I see that superior smile you’re cracking: sure, sure, that’s a lot of pretty papers, but that doesn’t make you a teacher. No, you’re right, teaching makes you a teacher. When I signed up for the TEFL course, it did not include a practicum like other courses do. And even the one that did basically said “arrange for your practicum, and we’ll give you extra credit for it.” Instead, I started to look into what types of jobs were available. When I stumbled over postings for ESL School Assistants, I knew I was on the right track. Within a short period, I had interviews lined up at the elementary, middle, and high school level. The principal of the elementary school never called me back (which is, by the way, unprofessional and bad manners – always call back, even if you decide to hire someone else!). The AP of the high school was really nice and seemed to really like me, and just as importantly, the guidance counselor sitting in with us also really liked me. They were so enthusiastic, they offered me the job that afternoon. I was so elated, I accepted. The interview with the middle school never happened.

On my first day, I got to shadow one of the other school assistants. After my five hours there, I was sure I had made a mistake. These kids were loud! They didn’t know the difference between active and passive voice in tenth grade! They didn’t work! They were unmanageable!! The school assistant’s job seemed to primarily involve yelling at people to be quiet, giving them talks in the hallway, or cajoling them into doing something resembling school work. I went home, shell-shocked. When I told the husband, he said “well, it’s an inner city school. You could just quit.” I went back the next day and decided to visit my own classes instead of doing another tag-along. And then, I stayed.

In the beginning, it was indeed a lot of yelling. Amazingly, teenagers are ill prepared and quite unwilling to stay welded to their seats and pay attention quietly for seven hours a day. The classes were huge, having close to thirty kids in the classroom was the norm. Most kids spoke Spanish as their first language. A great number spoke Karen. A few spoke Arabic. No allowances seemed to made for those ELLs, everyone was taught the same content with the same material. The ELLs had English class before everything else, and naively, I assumed that meant they were being prepared for the academic skills they needed to succeed in school. When in Government class I asked my kids what was meant by “the right to bear arms”, they flapped their appendages. They really didn’t know! At this point I realized that yelling and talking-to would not do with these kids, most of whom really wanted to do better scholastically. I would have to assume the role of tutor and, you guessed it, teacher.

This summer, I hope to attend a four-week CELTA course back home and afterwards, get a job as an actual English teacher overseas. Now ask yourself: have I always had the propensity to teach? Is there a teaching gene? Or was it enough to fall in love with the process and possibilities of learning at college? My mother, by the way, decided to switch gears and go into senior care after my parents divorced. As she advanced in her profession, she did a long-term stint as an educator for the next generation of care-givers. Her husband, who used to be her professor, now runs the care facility where she works. “Schul-theis” indeed.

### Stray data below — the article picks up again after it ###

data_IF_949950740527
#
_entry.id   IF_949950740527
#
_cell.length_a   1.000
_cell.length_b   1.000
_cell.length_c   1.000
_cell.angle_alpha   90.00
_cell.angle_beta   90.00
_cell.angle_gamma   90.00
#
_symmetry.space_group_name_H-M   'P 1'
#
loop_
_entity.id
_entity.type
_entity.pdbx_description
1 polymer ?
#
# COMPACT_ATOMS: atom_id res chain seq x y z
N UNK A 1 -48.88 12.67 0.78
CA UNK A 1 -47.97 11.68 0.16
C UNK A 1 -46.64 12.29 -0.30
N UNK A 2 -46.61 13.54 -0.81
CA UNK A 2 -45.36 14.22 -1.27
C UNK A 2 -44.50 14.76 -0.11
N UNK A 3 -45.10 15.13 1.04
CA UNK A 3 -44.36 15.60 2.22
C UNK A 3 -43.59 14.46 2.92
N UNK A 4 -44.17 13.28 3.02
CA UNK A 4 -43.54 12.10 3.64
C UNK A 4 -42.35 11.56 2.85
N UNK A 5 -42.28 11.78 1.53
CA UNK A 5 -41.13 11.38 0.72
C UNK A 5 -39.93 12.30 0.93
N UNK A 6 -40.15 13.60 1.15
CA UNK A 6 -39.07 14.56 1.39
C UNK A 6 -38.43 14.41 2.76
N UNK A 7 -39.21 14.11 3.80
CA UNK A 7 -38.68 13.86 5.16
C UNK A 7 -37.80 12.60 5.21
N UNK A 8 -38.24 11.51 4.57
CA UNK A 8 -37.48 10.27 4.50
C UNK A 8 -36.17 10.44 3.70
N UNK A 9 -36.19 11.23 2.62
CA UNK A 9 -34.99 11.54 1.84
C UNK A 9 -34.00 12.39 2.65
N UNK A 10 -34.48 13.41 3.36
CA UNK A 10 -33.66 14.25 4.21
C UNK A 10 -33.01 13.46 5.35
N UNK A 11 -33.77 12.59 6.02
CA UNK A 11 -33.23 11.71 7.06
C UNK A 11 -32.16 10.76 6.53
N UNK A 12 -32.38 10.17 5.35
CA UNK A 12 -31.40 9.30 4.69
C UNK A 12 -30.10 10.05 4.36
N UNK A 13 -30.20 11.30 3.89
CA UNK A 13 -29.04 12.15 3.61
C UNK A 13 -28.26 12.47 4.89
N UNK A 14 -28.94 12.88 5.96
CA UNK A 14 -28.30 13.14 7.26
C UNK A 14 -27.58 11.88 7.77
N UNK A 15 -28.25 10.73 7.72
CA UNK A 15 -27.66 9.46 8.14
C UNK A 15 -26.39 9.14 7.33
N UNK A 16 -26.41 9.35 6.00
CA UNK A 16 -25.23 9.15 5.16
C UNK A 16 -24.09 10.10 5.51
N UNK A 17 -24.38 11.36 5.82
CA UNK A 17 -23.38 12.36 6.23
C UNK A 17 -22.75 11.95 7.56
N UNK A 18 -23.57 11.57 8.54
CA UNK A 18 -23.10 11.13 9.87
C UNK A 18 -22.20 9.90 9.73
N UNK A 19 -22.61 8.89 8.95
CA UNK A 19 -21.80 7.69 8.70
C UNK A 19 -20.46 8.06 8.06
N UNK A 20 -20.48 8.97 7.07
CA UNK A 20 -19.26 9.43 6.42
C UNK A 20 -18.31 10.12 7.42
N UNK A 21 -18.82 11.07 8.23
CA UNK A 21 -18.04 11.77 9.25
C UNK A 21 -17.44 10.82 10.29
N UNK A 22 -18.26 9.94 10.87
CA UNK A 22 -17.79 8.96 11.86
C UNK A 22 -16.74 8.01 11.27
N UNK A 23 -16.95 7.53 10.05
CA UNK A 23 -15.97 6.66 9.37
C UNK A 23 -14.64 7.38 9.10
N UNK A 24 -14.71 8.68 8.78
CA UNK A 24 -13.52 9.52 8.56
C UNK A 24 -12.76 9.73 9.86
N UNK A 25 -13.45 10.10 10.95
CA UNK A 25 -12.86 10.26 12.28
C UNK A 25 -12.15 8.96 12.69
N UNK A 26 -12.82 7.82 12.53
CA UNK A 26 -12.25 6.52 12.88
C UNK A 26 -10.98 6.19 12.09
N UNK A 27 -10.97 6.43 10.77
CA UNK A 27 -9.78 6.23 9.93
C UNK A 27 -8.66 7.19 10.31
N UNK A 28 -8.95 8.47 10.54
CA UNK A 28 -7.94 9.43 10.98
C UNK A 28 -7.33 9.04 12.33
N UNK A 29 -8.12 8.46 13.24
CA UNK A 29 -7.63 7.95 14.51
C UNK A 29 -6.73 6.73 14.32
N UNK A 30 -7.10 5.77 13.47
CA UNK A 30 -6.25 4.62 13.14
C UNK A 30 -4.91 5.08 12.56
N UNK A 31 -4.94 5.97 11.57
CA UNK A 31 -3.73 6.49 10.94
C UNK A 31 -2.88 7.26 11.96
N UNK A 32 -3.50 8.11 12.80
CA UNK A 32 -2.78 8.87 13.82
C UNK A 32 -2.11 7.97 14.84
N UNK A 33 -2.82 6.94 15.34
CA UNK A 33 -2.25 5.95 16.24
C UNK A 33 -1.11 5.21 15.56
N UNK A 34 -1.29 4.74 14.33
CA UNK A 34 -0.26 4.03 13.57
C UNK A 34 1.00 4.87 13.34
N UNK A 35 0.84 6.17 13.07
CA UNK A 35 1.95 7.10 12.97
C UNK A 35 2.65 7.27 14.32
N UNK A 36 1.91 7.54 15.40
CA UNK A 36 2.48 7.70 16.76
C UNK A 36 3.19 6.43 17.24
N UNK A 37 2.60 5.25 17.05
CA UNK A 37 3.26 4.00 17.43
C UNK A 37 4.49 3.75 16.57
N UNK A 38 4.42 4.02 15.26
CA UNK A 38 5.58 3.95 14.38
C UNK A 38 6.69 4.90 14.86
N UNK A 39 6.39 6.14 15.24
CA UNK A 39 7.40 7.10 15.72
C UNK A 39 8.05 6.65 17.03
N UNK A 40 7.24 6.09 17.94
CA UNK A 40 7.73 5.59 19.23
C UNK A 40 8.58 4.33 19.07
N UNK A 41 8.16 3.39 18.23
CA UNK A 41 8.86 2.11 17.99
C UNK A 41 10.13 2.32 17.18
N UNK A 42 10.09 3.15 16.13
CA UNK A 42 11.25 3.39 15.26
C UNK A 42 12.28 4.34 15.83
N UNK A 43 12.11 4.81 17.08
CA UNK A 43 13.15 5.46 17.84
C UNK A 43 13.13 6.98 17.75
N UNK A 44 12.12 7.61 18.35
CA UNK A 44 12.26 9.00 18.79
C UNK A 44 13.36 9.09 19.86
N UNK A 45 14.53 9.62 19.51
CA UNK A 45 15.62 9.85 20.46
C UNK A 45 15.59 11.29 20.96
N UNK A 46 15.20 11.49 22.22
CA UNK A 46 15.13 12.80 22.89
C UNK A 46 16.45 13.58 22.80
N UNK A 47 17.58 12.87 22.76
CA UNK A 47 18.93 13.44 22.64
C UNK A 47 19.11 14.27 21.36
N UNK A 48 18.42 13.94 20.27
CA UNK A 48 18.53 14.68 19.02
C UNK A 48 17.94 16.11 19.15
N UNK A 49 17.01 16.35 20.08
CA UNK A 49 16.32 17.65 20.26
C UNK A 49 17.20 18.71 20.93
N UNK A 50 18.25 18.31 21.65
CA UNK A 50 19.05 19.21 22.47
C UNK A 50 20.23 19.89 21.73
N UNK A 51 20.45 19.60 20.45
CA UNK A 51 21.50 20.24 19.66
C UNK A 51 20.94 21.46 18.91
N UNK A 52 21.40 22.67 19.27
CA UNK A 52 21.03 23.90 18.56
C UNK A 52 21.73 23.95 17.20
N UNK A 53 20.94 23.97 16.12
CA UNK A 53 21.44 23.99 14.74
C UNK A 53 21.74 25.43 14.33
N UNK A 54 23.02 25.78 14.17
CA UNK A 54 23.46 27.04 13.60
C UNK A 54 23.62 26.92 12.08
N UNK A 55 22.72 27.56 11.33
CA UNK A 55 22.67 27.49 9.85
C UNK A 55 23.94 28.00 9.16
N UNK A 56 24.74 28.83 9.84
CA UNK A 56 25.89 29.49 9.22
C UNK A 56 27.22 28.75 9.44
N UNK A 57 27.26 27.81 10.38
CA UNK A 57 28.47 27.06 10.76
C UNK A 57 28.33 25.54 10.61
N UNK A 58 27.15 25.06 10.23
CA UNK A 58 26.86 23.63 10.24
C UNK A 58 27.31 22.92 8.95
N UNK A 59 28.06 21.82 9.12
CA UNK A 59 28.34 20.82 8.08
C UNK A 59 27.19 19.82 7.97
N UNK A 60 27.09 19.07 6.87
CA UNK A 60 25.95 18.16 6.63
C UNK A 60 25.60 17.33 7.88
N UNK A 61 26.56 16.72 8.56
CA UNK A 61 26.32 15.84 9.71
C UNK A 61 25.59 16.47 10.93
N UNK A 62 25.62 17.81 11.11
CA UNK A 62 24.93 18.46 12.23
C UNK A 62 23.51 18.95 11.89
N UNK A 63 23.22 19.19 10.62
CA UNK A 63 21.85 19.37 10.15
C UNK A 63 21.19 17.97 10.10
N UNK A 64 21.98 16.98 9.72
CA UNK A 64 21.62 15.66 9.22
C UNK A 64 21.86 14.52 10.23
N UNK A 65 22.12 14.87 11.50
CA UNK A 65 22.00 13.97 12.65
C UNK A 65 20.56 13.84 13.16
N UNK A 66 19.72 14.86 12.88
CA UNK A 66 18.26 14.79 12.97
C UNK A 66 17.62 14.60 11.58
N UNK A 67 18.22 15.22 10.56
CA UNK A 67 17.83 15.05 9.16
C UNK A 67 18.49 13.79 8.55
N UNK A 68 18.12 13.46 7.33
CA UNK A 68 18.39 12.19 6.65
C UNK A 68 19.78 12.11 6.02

Where am I, and what am I doing there?

Well, the answer is pretty easy: I am, physically speaking, still stuck in Hoosierville and as yet remain unemployed. Which doesn’t mean I’m not doing anything; not at all. When I’m not in the kitchen, womanhandling my cooking equipment, I’m -of course- reading. And because nobody ever asks me my opinion about what I’ve read, I’ve decided to set down my thoughts in a new blog. Visit me at Stop and Smell the Pages, read book reviews, leave me a note, give me suggestions for the to-read pile. In short: don’t be a stranger!

And when something happens, and you can wiggle a little deeper, do so… what Eric Schiffmann means in this particular instance is, as soon as life throws me a frickin’ bone and circumstances become a wee bit more blogworthy, the Better Life will be better again. Promise!

Drowning the Dream

Have you ever harbored a dream? Not just had one, but kept it, hung on to it, stashed it away in the depths of your heart to be dusted off whenever the time for it was finally right?

As long as  I can remember (and my sister says it’s been at least 30 years), I’ve wanted to go to Australia. Not just GO, but EXPERIENCE. BE there. Perhaps not forever, but certainly fully, completely, for a while. At the same time, I cultivated the unfortunate attitude of rolling with the punches, because, self-help books and Internet memes tell us, things “will work out”. And they do, of course, but what the gurus don’t tell you is that you have absolutely no say in the how or when.

According to the Chinese zodiac, this is the Year of the Monkey. It’s an anything-goes kind of energy that can bring change when you least expect it. After the year we had in 2015, change was/is sorely needed, and as I strolled down a busy street in Fremantle last spring, the salty ocean air wafting up my nostrils, it felt for the first time in a very long time as if change might really come. Change for the better. It seemed positive.